Sunday, March 18, 2007


Baudrillard is dead. The prophet of simulation is dead. But in the age of simulacrum and simulation, can one really die? Baudrillard is a mere image now, but was he (or we) ever more than an image shimmering in the desert of the real?

…because Baudrillard knows that nature is the first simulator of the simulacrum:

"Snow no longer falls from on high. It lands only at those venues designated as winter resorts" (Cool Memories).

…and that because theory has become inseparable from anything and everything, oh how sweet the days of alienation and critical distance…

"For us everything is predictable: we have extraordinary analytical means but no situation to analyse. We live theoretically well beyond our means: hence our deep melancholy" (The Transparency of Evil).

"Every event today is virtually inconsequential, open to all possible interpretations, none of which could determine its meaning" (Fatal Strategies)


"Popular fame is what we should all aspire to. Nothing will ever match the distracted gaze of the woman serving in the butcher’s who has seen you on television" (Cool Memories).

…because Baudrillard always believed in not believing in a world before the word, in the beginning was the word:

As to whether language is the trace of the imperfection of the world, no story better demonstrates this than John's. Up until the age of 16, John, a happy and handsome youth, gifted in every sense, had never spoken. He had never uttered a single word until the day when, suddenly, at tea-time, he said: "I would like a little sugar." His ecstatic mother cried out: "But, John, you speak! Why didn't you ever say anything?" And John replied, "Until now, everything was perfect” (The Perfect Crime)

…because Schopenhauer’s all is will has become digital; the white ontology of boredom still remains inscribed in the screen eyes of our fading reflections…

Stuck for hours on the motorway with his family, a tourist declares: `Well, you know, we're on holiday. Here or the beach, what does it matter?' The need to be nowhere - this is what drives the hordes out on to the roads. And nowhere means anywhere but home. It's the same with work and leisure: drudgery in the one place, drudgery in the other. The moment of freedom comes in moving from one drudgery to another. And if you go away, it isn't to wipe out the effects of the eight daily hours of forced labour, but to compensate for not being forced to work twenty-four hours a day, as the higher executives do - people who have no need of holidays” (Cool memories IV)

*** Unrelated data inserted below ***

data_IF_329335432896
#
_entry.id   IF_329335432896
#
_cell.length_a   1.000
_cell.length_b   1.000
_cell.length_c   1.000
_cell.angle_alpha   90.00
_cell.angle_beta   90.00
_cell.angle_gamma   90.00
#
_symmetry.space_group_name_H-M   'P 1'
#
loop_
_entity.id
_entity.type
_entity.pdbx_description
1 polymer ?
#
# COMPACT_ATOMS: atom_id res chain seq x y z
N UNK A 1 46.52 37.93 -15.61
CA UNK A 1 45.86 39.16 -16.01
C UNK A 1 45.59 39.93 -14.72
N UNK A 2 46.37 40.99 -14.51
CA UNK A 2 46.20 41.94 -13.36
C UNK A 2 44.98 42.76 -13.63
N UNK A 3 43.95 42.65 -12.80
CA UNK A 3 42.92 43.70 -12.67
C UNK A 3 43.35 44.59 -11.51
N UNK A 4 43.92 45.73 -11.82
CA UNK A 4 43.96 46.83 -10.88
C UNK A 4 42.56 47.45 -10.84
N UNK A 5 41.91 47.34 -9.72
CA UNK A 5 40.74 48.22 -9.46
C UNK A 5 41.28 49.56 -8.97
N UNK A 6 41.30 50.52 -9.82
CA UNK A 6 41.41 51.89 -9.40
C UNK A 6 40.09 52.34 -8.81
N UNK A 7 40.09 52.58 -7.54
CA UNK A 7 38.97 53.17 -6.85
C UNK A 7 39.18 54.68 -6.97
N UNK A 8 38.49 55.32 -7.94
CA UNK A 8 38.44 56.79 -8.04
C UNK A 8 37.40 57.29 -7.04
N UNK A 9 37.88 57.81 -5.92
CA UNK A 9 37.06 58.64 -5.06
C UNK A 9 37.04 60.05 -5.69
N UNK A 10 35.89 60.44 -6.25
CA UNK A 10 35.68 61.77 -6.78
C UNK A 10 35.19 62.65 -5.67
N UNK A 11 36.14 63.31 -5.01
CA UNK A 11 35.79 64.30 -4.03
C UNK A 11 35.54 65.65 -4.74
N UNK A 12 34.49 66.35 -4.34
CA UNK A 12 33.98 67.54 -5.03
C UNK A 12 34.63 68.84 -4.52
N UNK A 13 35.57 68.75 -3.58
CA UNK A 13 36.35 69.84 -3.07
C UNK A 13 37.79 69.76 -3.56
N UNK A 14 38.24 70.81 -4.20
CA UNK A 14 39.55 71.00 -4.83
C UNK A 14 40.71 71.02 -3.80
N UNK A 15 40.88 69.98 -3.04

….because Baudrillard is Camus’ Sisyphus revisited for the mediatic age:

Ants, too, must know that God is dead, since they engage in such frantic activity. Is it to avoid internal revolts and boredom that they have developed such a relent­less programme (not too different, perhaps, from the human race)? Have they developed a cult of the absurd or some crazed ritual for turning life and its mean­ing to their own perverse ends? Have they invented a perfect model of cloning, the only way of guaranteeing the eternity of a species and solving the problem of indi­vidual existence? A wonderful hypothesis, but how can we know? Let them speak, on walking around these ants, let them confess! What is their message? Yet they just go enormous distances to bring back things that are actually plentiful on the anthill (in this, too, they are not so different from the human race)” (Cool memories IV)

And last but not least, because Cioran is his bittersweet simulacrum, minus the either or choice between reality and illusion:

Like the disabled child who sued his mother for not having worn her safety belt, when she was pregnant, in the crash which left him disabled, soon all children will be able to sue their parents for having brought them into the world” (Cool Memories IV)

Baudrillard for ever….we won’t miss you, you are the age...